Have you noticed that lots of high-rise hotels don’t have a 13th floor? Ever wonder why that is?
A lot of people say it’s because of superstition – that the number 13 is unlucky and goes right up there with black cats and walking under a ladder.
Welp, as it turns out, that IS the reason why. 😉 But here’s some history about it…
Think what you want about superstition, but 13% (I know, I know. It wasn’t lost on me, either) of people responding to a Gallup Poll said they would be bothered by being assigned a room on the 13th floor. And if you have a bunch of people not wanting to stay on one floor of your hotel, well, that’s a problem if you’re a hotelier. So a lot of hotels just started skipping that number, and their floors went straight from 12 to 14. USA Today wrote about that Gallop Poll several years ago and even J.W. Marriott Jr. was quoted as saying, “It was one of the first things I learned: Don’t go to 13.”
In fact, the Otis Elevators company estimates that 85% of the buildings with their elevators don’t have a named 13th floor.
Of course, not all hotels skip the 13th floor.
And others are sneaky and find ways to get around it…like floor 12A
Or labeling it as M (which is the 13th letter of the alphabet) and/or designating it as the Mechanical floor.
How did the superstition start?
It depends on who you ask.
- Ancient Babylon’s Code of Hammurabi (1700 BC) omitted the number 13 in its list of laws. People kinda lost their minds about that, thinking there was a “reason” for it. As it turned out, it was eventually discovered to just be a clerical error but by that point, it was too late for “take-backsies.”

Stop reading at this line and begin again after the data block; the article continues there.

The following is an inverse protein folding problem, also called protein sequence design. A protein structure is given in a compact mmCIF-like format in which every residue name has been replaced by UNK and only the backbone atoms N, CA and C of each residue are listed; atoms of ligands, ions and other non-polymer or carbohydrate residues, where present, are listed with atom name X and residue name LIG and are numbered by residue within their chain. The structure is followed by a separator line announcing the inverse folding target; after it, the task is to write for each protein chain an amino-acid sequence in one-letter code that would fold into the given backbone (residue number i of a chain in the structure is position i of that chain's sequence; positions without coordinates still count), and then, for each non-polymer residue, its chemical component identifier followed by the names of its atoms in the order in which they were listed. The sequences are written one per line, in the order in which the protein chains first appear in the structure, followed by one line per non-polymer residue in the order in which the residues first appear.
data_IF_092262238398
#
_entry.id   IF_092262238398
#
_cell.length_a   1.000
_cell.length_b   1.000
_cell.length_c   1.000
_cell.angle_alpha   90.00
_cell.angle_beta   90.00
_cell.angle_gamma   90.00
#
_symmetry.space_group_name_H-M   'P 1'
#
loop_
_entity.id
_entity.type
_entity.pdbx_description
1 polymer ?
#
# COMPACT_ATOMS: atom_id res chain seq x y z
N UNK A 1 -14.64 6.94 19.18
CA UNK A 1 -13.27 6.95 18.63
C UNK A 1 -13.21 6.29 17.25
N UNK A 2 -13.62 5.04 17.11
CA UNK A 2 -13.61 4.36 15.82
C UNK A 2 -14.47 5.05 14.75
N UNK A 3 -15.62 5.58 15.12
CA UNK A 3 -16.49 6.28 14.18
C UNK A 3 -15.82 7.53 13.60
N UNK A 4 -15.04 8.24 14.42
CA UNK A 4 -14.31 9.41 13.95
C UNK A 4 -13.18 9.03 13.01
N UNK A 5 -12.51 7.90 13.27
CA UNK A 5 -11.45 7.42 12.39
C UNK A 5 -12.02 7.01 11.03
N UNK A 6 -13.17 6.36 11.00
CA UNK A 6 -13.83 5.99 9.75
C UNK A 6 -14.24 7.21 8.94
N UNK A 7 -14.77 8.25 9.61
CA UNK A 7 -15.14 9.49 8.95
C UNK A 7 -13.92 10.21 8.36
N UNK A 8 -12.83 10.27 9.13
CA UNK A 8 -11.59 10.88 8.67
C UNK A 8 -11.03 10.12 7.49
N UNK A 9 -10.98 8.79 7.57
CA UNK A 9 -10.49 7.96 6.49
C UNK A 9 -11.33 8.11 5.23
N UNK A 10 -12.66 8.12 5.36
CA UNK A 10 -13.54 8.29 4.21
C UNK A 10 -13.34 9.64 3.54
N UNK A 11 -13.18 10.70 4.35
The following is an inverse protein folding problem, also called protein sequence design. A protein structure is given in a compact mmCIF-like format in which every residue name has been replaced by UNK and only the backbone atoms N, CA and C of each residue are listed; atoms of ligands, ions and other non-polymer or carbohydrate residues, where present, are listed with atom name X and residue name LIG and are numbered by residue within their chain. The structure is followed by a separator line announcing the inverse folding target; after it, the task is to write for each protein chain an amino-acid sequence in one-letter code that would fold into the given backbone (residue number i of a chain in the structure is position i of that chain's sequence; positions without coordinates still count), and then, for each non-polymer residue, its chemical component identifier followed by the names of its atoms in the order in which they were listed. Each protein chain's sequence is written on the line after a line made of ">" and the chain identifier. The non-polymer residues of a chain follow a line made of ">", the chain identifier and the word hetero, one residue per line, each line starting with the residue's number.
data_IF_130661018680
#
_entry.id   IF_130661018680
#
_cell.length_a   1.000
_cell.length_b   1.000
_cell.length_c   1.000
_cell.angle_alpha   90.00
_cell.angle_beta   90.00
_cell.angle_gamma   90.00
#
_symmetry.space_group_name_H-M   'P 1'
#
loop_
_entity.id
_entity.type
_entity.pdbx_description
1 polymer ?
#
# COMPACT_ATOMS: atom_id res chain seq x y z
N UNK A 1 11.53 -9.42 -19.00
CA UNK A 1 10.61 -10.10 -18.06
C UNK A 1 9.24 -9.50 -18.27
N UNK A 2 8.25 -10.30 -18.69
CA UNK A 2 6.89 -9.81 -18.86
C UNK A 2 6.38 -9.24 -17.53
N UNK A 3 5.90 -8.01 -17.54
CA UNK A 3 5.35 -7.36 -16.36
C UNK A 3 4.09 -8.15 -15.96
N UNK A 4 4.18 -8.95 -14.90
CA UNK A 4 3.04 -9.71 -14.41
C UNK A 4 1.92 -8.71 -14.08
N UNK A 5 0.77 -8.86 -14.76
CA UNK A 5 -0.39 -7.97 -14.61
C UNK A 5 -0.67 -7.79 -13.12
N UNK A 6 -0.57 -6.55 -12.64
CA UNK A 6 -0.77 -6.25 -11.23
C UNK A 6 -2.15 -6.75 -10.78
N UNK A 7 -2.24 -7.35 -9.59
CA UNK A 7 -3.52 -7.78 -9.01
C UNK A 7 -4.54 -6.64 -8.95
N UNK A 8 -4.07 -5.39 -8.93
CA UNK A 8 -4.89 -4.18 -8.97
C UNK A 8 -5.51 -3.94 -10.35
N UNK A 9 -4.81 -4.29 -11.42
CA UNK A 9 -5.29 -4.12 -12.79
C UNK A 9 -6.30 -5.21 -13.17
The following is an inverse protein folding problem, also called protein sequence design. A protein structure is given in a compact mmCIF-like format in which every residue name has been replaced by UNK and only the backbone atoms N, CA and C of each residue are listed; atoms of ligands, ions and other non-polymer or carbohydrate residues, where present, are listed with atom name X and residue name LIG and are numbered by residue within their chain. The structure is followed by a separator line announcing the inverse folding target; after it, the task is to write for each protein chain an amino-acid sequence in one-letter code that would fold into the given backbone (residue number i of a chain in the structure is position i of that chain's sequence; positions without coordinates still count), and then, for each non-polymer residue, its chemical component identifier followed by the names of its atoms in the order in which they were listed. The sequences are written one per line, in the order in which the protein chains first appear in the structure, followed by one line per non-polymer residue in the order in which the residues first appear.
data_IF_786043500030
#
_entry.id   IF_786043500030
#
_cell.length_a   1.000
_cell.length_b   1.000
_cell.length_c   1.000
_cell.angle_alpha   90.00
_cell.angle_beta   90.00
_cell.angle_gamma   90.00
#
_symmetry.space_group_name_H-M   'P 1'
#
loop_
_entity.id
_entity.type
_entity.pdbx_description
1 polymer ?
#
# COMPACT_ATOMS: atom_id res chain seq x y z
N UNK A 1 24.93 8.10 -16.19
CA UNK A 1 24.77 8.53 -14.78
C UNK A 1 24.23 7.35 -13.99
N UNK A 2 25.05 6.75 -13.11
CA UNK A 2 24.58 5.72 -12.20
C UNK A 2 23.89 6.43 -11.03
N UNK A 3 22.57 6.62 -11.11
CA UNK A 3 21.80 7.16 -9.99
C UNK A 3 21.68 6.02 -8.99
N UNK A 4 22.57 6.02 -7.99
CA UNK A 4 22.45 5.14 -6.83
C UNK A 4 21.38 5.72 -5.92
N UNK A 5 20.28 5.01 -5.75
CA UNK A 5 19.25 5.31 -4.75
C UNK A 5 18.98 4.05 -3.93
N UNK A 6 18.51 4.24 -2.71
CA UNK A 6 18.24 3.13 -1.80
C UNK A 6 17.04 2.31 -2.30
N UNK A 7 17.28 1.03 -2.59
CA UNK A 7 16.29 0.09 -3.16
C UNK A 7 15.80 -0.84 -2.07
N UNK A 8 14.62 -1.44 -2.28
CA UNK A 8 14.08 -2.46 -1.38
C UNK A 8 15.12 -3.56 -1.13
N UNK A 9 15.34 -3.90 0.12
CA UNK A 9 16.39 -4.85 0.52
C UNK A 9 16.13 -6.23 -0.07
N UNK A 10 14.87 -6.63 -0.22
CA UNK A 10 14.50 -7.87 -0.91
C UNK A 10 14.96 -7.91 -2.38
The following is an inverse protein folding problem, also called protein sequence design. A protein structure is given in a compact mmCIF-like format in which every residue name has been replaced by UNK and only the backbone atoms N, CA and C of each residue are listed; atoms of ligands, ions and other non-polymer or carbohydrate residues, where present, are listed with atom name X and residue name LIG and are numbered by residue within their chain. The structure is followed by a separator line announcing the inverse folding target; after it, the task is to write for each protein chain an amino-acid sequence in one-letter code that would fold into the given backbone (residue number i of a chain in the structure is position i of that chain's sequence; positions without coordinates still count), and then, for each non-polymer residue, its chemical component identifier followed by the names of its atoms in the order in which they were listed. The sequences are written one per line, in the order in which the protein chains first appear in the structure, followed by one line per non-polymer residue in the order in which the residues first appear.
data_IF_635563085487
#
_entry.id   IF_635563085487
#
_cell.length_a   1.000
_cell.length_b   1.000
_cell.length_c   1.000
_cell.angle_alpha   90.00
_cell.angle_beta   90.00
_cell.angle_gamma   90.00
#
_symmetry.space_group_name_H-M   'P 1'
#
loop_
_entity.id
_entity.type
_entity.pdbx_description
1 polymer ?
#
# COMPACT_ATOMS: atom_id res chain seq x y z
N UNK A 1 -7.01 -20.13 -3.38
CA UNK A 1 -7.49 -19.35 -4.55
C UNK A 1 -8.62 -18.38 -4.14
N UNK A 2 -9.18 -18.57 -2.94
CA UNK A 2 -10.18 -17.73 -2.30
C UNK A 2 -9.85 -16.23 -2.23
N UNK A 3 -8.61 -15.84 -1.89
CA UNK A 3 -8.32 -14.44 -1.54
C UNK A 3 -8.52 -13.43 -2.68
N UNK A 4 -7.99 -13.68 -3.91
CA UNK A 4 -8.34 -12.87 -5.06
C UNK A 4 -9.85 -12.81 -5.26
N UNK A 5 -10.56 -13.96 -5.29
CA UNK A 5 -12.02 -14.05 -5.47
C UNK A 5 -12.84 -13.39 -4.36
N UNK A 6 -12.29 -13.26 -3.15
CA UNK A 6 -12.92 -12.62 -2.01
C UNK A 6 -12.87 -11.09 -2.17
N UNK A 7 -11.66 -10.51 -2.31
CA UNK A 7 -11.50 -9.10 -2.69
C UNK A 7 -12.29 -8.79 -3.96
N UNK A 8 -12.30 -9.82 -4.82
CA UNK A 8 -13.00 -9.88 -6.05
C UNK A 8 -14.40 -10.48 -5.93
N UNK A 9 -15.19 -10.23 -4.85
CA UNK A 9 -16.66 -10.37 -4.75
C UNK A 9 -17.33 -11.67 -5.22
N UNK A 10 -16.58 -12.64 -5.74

- Loki, a sneaky and mischievous god in Norse mythology, was said to have arrived at a party in Valhalla as the 13th guest, and it threw chaos into the balance of the 12 gods who were already there. And calamity ensued.
- In Christianity, Judas, the 13th of Jesus’s 12 disciples at the Last Supper, was said to have betrayed Jesus. So again, 13 = badness.
- When skyscrapers started being built in 1885, it was rare for a hotel or other building be more than 12 stories high. That’s because superstitious builders thought that omitting the 13th and subsequent floors would increase street congestion and ominous shadows, and lower property values. Eventually, someone convinced them that it was OK to build taller buildings, but the lack of a 13th floor persisted.
Is this followed everywhere?
Nope. It all depends on where you are, how much faith society has put into the superstitions above, and how much they cater to people who buy into the superstitions above ;-).
There are also some regional variances. For example, in China, some buildings avoid floors that end in the number 4 (i.e. 4th, 14th, 24th, etc.) because the word “four” in Mandarin sounds similar to the word “death.”
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This post first appeared on Your Mileage May Vary